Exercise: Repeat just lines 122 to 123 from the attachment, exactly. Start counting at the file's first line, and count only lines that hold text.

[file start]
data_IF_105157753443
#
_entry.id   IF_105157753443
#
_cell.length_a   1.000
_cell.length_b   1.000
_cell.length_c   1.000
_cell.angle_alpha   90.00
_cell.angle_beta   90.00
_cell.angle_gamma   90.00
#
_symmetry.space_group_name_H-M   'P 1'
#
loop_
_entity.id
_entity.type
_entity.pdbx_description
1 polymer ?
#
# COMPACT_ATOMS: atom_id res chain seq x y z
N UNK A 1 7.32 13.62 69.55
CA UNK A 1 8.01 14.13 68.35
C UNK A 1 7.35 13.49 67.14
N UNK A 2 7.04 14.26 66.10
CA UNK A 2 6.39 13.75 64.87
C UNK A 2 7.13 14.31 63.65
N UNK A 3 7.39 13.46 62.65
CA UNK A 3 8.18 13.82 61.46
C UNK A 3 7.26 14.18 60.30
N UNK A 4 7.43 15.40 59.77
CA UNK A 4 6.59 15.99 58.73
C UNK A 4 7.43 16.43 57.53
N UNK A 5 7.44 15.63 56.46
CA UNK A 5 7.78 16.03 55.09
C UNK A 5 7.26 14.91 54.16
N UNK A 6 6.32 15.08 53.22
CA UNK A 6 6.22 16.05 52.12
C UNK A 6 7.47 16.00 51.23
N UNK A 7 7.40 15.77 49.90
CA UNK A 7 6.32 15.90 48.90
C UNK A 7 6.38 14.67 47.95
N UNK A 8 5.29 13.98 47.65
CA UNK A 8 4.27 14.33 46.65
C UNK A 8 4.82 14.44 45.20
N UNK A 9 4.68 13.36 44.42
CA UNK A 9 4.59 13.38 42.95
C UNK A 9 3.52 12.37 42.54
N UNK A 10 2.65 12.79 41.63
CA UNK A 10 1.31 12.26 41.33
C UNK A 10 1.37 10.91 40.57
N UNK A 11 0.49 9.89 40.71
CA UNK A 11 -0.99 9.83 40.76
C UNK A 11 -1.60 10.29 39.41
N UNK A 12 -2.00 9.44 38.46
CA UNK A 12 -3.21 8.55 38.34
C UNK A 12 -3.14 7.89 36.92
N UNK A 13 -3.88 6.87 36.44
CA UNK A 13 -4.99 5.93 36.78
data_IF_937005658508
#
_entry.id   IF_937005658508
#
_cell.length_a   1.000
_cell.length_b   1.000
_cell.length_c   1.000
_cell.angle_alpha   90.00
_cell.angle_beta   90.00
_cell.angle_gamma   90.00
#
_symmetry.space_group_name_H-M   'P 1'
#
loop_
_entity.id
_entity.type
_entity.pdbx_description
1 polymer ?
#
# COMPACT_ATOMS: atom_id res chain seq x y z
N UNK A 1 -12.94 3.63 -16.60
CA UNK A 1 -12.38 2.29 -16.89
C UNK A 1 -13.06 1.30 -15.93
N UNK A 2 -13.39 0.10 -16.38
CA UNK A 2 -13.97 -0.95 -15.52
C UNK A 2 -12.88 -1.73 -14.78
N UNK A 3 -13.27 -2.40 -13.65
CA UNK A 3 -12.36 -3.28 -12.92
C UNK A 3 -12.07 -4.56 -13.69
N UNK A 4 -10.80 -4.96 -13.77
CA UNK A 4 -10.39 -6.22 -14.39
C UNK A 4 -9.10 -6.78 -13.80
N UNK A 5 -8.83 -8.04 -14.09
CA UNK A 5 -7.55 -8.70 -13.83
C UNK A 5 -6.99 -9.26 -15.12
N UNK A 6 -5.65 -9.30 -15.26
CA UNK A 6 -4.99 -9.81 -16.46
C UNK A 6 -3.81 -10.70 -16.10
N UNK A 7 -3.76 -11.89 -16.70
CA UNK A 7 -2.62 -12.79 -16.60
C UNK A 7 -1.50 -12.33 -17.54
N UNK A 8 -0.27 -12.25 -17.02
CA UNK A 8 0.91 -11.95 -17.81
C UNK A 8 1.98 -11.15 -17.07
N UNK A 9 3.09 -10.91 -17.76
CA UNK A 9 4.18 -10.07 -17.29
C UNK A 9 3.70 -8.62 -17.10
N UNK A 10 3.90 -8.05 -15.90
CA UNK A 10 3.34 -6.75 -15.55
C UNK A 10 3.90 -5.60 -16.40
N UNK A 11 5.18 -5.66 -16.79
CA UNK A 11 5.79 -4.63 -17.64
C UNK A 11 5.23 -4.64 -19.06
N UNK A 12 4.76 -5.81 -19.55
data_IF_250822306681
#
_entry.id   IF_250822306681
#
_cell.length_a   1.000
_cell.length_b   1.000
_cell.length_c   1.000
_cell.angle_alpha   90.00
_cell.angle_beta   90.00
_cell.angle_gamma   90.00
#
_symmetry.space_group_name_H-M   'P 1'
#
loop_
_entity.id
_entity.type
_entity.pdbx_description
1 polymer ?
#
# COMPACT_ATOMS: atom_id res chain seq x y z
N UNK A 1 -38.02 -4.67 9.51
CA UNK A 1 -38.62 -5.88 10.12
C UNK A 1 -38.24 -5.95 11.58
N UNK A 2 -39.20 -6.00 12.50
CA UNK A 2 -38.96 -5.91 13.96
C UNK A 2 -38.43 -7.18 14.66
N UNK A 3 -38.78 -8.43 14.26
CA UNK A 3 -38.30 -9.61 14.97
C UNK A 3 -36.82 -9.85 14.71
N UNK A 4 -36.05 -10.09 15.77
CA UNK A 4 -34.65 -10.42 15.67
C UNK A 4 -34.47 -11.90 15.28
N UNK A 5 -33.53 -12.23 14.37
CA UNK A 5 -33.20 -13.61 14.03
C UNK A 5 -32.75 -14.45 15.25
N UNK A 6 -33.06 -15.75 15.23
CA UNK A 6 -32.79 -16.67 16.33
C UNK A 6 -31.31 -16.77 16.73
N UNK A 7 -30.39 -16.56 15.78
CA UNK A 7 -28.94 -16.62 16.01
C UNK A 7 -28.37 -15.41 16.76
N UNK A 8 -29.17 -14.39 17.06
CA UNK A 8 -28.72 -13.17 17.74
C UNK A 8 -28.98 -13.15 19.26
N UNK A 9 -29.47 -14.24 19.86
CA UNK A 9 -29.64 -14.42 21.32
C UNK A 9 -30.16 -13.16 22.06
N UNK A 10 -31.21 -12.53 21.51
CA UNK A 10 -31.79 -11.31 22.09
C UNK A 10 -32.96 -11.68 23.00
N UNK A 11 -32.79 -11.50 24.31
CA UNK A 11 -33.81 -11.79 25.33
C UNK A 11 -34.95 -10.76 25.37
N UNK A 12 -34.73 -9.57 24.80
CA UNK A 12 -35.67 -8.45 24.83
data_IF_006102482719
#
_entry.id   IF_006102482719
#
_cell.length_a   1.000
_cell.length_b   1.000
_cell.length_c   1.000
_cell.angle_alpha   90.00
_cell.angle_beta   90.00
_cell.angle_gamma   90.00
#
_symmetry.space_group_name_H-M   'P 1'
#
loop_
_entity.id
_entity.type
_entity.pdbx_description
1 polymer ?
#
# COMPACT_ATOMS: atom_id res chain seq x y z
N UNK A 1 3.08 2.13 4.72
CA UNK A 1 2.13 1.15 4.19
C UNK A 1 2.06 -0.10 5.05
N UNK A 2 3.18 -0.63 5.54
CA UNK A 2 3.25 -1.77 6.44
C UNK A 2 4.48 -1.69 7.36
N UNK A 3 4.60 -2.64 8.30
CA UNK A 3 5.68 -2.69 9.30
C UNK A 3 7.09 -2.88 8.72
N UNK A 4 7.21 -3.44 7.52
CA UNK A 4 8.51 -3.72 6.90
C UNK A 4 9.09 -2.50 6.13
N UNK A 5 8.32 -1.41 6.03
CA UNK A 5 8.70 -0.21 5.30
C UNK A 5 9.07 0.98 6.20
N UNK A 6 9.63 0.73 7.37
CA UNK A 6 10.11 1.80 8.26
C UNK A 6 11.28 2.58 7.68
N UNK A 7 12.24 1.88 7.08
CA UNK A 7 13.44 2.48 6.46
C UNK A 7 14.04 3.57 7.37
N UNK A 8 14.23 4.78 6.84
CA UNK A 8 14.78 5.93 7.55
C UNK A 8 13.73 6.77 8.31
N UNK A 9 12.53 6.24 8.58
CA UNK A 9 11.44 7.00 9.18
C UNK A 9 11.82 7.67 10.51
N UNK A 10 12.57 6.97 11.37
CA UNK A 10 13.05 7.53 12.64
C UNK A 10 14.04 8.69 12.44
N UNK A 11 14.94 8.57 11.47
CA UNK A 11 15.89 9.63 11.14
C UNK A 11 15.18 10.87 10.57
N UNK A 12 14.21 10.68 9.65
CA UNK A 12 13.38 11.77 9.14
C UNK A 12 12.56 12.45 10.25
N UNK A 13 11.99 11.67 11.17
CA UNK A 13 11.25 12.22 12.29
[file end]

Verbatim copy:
_cell.angle_gamma   90.00
#